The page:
and wounded soldiers: "The casualty figures currently officially released
by the U.S. military show 28 dead and 40 wounded. Now the proportion of wounded
and dead would be -- would seem to be historically way out of skew, because
the number of wounded is usually far more than the number killed in action.
Is there -- can you explain why that would be, or -- and is there any effort
to either unreport or underreport casualties from the battlefield?"
With that question, even the usually unflappable Don Rumsfeld was left in
a stupor. He responded by saying: "Oh, my goodness! Now, you know that wouldn't
be the case. There's no -- no one in this government, here or on the ground,
is going to underreport what's happening. That's just terrible to think that.
Even to suggest it is outrageous. Most certainly not! The facts are reported."
The bombardment of questions is not limited to the Pentagon. In a briefing
at the White House, Spokesman Ari Fleischer was asked whether the detailing
of Saddam's atrocities against the Iraqi people was used to "continue to
justify the war to the American people." Fleischer replied by saying, "Well,
no, I think it's part of describing the horrible reality that Saddam Hussein
is putting his people through."
The point is that rather than asking questions that lead to a better understanding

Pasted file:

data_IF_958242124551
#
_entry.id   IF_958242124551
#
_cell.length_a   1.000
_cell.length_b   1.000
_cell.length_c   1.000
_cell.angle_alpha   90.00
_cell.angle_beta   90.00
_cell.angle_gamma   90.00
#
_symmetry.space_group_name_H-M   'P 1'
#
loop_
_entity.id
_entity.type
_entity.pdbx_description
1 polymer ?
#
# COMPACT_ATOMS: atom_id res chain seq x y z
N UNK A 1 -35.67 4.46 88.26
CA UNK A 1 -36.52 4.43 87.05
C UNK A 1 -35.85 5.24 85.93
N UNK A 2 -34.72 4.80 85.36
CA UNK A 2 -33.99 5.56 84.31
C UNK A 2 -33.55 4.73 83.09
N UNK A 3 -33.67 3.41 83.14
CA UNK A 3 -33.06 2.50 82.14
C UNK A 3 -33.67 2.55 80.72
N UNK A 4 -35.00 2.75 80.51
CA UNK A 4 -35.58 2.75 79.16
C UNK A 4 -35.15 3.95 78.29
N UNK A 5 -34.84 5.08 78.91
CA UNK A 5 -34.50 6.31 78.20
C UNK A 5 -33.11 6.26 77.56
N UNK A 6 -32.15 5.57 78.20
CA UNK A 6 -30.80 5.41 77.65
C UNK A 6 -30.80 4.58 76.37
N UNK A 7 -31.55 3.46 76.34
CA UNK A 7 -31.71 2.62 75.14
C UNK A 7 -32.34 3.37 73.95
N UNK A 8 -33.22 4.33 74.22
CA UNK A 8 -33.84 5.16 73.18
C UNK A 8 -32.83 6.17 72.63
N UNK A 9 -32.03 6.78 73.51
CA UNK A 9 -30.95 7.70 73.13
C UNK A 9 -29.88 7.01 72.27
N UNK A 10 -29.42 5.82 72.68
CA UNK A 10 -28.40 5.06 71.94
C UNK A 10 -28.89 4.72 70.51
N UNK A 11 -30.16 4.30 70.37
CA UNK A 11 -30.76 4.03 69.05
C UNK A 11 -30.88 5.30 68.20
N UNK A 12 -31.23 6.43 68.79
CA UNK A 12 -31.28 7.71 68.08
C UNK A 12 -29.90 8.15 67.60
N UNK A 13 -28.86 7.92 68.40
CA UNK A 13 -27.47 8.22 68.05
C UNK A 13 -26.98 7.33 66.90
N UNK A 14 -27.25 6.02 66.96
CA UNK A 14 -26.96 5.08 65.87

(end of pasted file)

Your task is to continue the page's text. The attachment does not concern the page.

of the war, the media are focusing on questions that are unproductive and
are designed to put the briefers on the defensive. In another example regarding
the expectations of a quick war with Iraq, a reporter asked: "You did very
little to lower expectations in the run up to this. Even if you didn't raise
them yourself, you did nothing to lower what we were hearing from the Pentagon
and from other outside pundits about how well, how quickly this war would
Fleischer responded: "I could not dispute that more strongly, and let me
cite it for you. If you take a look at what the President said on October
7th in Cincinnati in a major speech to the country, the President said, 'Military
conflict could be difficult. An Iraqi regime faced with its own demise may
attempt cruel and desperate measures. There is no easy or risk-free course
of action.' That's what the President said some six months ago, five months
In a recent CNN report on civilians killed in a neighborhood blast, the on-air
reporter referred to the U.S. military as "attacking civilian neighborhoods"
in order to destroy military targets. How twisted is that statement? The
military does not "attack" civilian neighborhoods. The military attacks military
targets of the enemy. If those targets are close to civilian areas, then
there is certainly a risk of civilian casualties, but to say that civilian
areas are being "attacked" is patently false.
The examples go on and on, but the point is clear. At a time when the country
needs to come together to support the troops and support the president, the
media are working double time to sow the seeds of doubt in the American public.
As of this writing, the war is one and a half weeks old. Are we winning?
Yes. When will it end? I don't know. What I do know is that in a very short
time, the American military has accomplished unprecedented successes in troop
movement, bomb accuracy, and human intelligence. Saddam Hussein and his sons
could very well have been taken out with the first bomb dropped. We are winning
the war, and we don't need the media to tell us otherwise.
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Bobby Eberle is President and CEO of
GOPUSA (http://www.gopusa.com/), a news, information, and
commentary company based in Houston, TX. He holds a Ph.D. in mechanical
engineering from Rice University.